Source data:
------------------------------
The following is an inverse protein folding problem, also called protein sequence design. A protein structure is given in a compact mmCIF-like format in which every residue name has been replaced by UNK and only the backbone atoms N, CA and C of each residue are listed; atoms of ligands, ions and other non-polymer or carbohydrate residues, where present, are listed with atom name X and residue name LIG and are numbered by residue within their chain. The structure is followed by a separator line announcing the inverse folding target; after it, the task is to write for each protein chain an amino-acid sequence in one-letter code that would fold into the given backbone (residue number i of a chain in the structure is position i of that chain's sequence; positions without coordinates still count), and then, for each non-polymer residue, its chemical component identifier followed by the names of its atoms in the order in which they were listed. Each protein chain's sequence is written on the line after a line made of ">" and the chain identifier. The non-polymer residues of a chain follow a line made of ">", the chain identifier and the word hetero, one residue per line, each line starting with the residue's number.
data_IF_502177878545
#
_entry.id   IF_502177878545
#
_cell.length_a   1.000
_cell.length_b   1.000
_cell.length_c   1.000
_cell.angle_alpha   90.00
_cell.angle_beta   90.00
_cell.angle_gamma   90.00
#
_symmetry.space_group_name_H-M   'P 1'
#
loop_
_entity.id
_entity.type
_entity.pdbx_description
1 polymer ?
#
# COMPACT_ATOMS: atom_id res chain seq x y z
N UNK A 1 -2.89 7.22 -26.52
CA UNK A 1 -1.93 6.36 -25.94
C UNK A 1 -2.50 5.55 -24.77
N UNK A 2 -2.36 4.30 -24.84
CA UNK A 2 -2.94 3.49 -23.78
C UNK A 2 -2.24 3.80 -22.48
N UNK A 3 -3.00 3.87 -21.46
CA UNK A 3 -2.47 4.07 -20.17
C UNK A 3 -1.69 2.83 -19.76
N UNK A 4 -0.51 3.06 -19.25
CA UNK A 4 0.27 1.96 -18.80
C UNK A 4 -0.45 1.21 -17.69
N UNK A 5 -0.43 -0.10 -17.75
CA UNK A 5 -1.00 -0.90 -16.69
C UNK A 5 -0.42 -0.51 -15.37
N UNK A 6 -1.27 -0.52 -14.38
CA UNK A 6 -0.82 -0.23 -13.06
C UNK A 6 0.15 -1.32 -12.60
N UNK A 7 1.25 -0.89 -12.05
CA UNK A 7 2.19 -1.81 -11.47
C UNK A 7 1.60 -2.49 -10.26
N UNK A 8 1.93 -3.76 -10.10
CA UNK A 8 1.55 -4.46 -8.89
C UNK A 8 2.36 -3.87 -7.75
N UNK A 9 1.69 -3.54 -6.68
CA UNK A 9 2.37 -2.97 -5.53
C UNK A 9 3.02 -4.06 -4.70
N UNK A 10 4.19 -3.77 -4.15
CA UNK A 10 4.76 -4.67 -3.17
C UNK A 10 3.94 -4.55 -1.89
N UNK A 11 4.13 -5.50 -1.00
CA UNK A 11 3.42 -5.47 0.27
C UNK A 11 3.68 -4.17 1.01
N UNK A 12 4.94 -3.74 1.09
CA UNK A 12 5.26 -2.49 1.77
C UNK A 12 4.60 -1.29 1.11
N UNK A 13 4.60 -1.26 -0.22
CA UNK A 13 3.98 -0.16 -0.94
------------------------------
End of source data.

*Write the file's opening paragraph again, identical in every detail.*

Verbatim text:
The following is an inverse protein folding problem, also called protein sequence design. A protein structure is given in a compact mmCIF-like format in which every residue name has been replaced by UNK and only the backbone atoms N, CA and C of each residue are listed; atoms of ligands, ions and other non-polymer or carbohydrate residues, where present, are listed with atom name X and residue name LIG and are numbered by residue within their chain. The structure is followed by a separator line announcing the inverse folding target; after it, the task is to write for each protein chain an amino-acid sequence in one-letter code that would fold into the given backbone (residue number i of a chain in the structure is position i of that chain's sequence; positions without coordinates still count), and then, for each non-polymer residue, its chemical component identifier followed by the names of its atoms in the order in which they were listed. Each protein chain's sequence is written on the line after a line made of ">" and the chain identifier. The non-polymer residues of a chain follow a line made of ">", the chain identifier and the word hetero, one residue per line, each line starting with the residue's number.